— Rienzi • Edward Bulwer Lytton

... become tired of our drill and our manoeuvres; we got tired of "attacking" under the feint of a "retreat," and of "retreating" under the feint of an "attack." We were disgusted with standing in line and discharging our guns into the air, without ever seeing the enemy. In our days a soldier hated feints and ...
— In Those Days - The Story of an Old Man • Jehudah Steinberg

... prudence to make his peace with the Court upon any terms consistent with honour. But I was young, and the more provoked because I perceived that all the fair words given me at Fontainebleau were but a feint to gain time to write about the affair to my uncle, then at Angers. However, I said nothing to the messenger, more than that I was glad my uncle had so well brought me off. The chapter being likewise served ...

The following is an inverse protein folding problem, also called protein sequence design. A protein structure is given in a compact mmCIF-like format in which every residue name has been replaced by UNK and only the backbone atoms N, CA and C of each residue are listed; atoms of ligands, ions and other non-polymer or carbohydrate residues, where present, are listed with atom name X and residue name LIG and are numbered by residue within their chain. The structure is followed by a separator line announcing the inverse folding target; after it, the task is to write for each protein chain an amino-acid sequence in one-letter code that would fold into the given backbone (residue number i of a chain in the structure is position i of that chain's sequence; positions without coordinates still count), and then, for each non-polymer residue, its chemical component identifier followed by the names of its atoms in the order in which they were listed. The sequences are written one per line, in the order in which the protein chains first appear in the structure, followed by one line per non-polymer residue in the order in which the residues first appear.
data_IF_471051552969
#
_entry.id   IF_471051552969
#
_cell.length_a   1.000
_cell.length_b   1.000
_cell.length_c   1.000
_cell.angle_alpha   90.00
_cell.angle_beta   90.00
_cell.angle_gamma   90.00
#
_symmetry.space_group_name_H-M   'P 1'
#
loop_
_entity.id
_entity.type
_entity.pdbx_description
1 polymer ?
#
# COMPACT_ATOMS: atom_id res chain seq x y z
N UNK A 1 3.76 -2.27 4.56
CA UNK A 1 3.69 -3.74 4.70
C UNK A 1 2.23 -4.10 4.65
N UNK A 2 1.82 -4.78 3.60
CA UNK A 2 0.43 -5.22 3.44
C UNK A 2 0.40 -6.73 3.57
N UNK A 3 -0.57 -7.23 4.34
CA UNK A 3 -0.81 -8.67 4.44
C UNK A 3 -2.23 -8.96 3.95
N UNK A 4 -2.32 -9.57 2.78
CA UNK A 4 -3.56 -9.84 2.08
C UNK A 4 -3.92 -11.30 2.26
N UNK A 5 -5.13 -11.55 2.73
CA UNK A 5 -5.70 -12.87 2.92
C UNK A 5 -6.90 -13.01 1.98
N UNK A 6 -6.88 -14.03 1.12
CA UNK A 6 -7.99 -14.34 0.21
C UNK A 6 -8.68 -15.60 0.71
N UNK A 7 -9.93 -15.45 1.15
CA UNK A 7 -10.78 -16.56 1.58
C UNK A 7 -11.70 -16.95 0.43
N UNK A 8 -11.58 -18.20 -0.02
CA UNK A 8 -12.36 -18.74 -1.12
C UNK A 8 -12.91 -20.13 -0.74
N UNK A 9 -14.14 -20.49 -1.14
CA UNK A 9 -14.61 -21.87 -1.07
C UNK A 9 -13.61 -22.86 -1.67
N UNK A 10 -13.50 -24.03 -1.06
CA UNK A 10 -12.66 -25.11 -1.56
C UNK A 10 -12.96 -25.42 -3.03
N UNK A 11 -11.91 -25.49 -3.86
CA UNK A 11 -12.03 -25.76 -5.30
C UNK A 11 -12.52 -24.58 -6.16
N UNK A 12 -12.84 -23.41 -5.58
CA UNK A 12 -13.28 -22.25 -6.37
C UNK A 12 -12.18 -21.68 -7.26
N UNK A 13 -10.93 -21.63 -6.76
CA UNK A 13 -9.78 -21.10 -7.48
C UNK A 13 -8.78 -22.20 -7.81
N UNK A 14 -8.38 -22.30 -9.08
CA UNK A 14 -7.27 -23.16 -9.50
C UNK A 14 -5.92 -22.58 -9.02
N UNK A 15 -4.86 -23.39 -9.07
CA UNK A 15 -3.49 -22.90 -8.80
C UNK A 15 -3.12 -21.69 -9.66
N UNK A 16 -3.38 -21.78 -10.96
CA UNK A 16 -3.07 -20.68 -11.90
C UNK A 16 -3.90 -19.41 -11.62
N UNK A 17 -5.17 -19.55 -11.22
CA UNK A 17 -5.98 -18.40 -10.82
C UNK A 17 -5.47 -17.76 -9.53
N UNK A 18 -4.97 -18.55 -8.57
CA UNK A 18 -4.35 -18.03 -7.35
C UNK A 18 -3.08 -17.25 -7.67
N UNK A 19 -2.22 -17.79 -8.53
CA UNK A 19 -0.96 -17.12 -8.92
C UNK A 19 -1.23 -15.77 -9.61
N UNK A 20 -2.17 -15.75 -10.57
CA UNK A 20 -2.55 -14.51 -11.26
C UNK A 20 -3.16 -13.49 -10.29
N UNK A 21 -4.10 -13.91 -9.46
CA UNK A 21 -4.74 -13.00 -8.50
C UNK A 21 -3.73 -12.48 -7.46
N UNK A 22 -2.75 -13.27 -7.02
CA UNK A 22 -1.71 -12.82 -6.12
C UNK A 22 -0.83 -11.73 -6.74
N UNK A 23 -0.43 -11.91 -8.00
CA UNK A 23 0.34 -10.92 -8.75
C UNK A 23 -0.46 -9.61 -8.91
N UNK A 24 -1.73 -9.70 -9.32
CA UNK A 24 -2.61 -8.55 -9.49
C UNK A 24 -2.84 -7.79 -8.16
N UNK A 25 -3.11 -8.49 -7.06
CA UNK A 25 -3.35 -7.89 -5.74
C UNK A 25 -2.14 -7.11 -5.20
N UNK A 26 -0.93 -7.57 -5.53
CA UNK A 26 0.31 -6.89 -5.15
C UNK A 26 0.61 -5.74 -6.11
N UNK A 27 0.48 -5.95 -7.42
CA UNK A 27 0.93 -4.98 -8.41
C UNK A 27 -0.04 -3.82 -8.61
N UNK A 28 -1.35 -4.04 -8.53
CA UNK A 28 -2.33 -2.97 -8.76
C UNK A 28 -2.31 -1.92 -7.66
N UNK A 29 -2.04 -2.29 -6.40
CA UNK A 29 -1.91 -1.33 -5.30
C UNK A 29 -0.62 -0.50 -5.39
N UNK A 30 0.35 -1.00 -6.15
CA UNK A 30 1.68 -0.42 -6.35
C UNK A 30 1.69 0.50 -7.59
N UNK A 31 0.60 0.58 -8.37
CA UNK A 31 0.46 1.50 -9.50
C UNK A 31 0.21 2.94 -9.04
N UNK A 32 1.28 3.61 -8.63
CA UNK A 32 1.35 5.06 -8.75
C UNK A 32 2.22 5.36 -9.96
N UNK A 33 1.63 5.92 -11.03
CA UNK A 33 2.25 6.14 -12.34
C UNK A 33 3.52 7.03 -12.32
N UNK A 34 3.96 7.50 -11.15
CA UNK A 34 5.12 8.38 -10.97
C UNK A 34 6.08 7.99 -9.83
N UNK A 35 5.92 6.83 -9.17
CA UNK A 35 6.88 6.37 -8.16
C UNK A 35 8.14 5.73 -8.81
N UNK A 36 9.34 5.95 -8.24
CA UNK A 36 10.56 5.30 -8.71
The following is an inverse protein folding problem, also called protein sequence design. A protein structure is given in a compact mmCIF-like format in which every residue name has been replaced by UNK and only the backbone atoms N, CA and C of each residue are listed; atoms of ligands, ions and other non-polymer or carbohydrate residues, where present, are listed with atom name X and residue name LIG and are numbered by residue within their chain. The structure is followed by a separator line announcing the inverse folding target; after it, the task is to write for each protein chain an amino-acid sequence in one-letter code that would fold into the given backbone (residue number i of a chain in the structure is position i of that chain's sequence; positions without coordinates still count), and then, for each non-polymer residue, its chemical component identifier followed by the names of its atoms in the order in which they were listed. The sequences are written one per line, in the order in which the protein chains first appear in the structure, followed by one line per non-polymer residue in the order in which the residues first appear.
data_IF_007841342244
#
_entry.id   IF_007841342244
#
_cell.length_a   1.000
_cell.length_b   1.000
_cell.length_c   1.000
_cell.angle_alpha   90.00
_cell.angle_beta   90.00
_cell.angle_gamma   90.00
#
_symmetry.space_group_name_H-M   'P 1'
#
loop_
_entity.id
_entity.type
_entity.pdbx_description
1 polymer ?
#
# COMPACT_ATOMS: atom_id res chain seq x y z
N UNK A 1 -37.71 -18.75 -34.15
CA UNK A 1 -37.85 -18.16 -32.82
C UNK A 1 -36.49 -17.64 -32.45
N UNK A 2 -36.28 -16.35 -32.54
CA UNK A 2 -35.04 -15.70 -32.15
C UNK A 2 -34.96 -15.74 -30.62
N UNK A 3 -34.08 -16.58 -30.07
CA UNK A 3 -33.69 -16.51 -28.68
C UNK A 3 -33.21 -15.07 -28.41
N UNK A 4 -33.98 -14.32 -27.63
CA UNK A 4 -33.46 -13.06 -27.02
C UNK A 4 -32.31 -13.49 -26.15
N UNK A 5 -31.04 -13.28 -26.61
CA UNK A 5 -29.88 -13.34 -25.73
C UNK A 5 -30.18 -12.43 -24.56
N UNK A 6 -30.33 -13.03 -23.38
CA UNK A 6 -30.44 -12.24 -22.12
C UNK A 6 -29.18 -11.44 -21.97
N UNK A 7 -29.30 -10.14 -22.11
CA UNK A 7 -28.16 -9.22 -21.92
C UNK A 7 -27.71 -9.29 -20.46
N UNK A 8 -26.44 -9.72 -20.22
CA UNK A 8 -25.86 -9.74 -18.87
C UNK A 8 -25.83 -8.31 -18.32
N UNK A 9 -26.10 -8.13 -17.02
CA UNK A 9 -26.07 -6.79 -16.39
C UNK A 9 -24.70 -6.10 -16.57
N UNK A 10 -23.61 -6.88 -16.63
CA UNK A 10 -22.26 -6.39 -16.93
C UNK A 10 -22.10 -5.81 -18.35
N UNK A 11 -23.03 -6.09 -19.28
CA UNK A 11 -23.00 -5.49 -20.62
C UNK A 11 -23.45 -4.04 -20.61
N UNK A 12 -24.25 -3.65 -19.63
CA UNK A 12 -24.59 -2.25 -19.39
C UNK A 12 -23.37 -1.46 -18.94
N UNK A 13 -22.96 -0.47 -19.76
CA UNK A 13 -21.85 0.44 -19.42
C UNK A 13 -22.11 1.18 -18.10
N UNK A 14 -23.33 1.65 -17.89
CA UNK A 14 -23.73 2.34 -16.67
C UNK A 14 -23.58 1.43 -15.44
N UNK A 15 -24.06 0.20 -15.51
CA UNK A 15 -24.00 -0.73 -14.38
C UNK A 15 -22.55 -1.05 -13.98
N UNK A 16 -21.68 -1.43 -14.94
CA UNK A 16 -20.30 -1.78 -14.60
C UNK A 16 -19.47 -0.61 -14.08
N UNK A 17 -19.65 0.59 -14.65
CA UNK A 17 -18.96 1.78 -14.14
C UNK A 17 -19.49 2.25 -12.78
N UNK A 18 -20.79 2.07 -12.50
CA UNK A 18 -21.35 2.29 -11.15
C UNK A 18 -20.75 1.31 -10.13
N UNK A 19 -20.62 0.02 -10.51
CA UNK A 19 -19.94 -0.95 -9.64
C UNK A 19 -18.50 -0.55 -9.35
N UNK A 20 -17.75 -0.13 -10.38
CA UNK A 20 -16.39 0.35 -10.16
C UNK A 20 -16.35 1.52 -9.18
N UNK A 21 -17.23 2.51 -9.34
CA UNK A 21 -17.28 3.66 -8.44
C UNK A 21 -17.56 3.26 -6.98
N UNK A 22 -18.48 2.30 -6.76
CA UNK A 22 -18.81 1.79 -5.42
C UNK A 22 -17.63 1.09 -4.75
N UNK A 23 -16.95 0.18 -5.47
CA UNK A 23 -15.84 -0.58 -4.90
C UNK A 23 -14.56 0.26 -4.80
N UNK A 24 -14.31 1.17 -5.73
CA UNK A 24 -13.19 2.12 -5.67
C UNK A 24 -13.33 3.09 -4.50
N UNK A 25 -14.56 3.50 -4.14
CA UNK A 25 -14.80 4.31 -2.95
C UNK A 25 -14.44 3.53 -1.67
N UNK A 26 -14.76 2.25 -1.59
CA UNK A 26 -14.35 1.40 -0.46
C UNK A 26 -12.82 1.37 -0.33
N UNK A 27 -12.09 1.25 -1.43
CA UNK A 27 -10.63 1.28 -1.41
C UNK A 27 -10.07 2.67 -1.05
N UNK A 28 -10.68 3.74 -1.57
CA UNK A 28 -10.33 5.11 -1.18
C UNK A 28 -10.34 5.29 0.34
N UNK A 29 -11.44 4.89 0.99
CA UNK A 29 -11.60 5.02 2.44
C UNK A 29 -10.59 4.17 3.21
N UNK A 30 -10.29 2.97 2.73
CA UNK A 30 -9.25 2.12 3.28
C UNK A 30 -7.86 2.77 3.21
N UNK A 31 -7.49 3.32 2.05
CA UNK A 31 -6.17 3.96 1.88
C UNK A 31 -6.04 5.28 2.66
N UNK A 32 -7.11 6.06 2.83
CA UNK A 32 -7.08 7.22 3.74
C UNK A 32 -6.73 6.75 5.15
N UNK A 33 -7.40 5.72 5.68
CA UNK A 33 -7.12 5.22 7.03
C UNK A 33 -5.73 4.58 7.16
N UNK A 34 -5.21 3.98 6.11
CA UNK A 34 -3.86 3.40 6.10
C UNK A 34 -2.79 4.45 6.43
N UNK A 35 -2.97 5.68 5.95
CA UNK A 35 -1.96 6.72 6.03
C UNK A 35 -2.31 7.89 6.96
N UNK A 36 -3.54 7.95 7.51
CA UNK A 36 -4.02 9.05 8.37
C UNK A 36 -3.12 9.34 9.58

— Marguerite de Navarre - Memoirs of Marguerite de Valois Queen of Navarre • Marguerite de Navarre

... you know your stuff!" he said. "That fuss in China is just a feint; this is where they're really going to hit. What do you think it is? Macy & Gimbel's trying to bust ...
— Null-ABC • Henry Beam Piper and John Joseph McGuire

... MY wife! Yes, you are. You know it. I have always regretted that feint of ours in going away and pretending to come back legally married, to save appearances. I loved you, and you loved me; and we closed with each other; and that made the marriage. We still love—you as well as I—KNOW it, Sue! Therefore our marriage ...
— Jude the Obscure • Thomas Hardy